Corruption – both related and unrelated to the two events – of senior officers of at least the two major Brazilian sports entities, CBF (Brazilian Football Federation) and COB, was also revealed and resulted in their arrests and/or removal of their duties.7
The public backlash with the involvement of their brands with entities involved in scandals made some of the most important sponsors of the Brazilian sport realize that it was time for them to act towards fostering a better environment for the adoption of good governance and transparency practices by the Brazilian sports entities.
This formed the ideal environment for the creation of the Pacto pelo Esporte (in a literal translation, Pact for the Sport), an unprecedented reunion of thirty-seven of the major sponsors of the national sport who joined forces with two reputable non-for-profit organizations:
Atletas pelo Brasil – which has played a major role in the drafting of the bill that resulted in article 18-A of the Pele Law, and congregates sixty-three of the most awarded Brazilian athletes and para-athletes of all times with the purposes of promoting the sport as an instrument for human and social development; and,
Instituto Ethos – whose purpose is to mobilize and assist companies to manage their businesses in a socially responsible way, as to help promote a more just and sustainable society.
The purpose of Pacto pelo Esporte is promoting ethical conditions for sponsorships and contributing to the definition of clear rules, besides mechanisms to promote the integrity, transparency and efficient and responsible management of resources applied in administrative entities and for the national practice of sports.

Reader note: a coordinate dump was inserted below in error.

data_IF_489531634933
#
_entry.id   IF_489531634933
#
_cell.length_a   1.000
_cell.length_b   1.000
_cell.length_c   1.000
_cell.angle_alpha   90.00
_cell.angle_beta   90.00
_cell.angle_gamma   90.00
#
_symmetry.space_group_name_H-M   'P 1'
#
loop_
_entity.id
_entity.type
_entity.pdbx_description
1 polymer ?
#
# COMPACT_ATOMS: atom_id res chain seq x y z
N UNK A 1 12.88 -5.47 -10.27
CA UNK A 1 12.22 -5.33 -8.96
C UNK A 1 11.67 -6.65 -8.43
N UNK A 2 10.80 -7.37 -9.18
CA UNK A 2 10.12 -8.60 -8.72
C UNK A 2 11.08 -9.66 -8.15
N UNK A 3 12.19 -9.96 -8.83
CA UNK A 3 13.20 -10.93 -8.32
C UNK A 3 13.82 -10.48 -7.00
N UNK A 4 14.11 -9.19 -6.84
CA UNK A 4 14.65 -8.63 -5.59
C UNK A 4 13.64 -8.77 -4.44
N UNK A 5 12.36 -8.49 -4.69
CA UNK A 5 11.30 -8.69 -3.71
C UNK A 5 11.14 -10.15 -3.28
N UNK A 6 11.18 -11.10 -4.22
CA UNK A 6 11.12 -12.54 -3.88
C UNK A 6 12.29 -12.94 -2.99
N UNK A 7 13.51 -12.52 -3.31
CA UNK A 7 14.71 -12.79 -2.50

They aim to do that by using two very interesting and unique tools:
a voluntary commitment to only sponsor entities that comply with certain minimum rules of governance and transparency (and to make sure that their sponsored entities obey by those rules); and
the creation of a platform called Rating Integra to rate the sports entities in their performance of governance and transparency rules, so that to have clear metrics for the members of the Pacto pelo Esporte to define those entities that can and cannot be sponsored.
In the next items we will further analyze each of these tools and how they intend to create the incentives for the Brazilian sports entities to adopt good models of corporate governance and transparency.
For an English translation of the Pact, please see at the end of the article.
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Carla Guttilla Lacerda
Carla Guttilla Lacerda is a lawyer in Brazil. She is a member of the Executive Committee of Ambiel, Manssur, Belfiore, Gomes, Hanna Advogados and holds a Law Degree from Pontifícia Universidade Católica – (PUC-SP) and holds a post-Graduation degree in Corporate Law at Fundação Getúlio Vargas (FGV-SP). She is a member of the Youth Council of SIGA – Sports Integrity Global Alliance.